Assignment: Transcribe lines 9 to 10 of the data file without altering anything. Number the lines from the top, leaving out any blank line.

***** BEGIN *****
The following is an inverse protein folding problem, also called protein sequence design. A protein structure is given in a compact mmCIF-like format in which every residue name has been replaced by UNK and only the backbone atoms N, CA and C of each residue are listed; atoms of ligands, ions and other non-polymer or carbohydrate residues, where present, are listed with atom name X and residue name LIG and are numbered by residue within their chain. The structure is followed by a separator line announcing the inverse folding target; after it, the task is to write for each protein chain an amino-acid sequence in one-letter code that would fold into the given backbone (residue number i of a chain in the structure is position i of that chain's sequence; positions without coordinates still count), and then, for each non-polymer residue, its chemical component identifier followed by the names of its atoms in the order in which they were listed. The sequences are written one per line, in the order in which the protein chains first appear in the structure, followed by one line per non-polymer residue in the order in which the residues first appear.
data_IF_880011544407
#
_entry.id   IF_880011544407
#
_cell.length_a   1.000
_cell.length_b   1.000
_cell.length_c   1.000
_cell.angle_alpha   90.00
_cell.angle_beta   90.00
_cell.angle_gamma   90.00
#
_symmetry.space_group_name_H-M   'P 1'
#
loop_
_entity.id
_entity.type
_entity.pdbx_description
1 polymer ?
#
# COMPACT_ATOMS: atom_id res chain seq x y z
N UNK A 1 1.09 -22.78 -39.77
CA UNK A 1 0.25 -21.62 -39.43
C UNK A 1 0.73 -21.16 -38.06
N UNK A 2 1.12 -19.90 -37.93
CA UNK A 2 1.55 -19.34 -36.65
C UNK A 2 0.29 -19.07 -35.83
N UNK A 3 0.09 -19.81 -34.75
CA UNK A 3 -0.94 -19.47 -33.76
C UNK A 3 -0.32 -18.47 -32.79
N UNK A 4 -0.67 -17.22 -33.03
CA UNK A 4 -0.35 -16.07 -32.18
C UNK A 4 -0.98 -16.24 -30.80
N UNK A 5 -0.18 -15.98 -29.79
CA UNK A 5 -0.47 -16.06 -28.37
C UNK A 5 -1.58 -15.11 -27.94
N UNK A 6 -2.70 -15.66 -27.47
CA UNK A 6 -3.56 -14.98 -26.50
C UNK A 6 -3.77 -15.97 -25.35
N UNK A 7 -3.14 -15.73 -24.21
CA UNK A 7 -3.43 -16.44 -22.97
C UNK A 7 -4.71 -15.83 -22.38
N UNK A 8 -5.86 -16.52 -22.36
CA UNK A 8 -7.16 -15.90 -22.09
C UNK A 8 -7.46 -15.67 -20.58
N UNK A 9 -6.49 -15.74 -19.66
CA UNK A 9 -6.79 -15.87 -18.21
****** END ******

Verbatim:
_cell.angle_alpha   90.00
_cell.angle_beta   90.00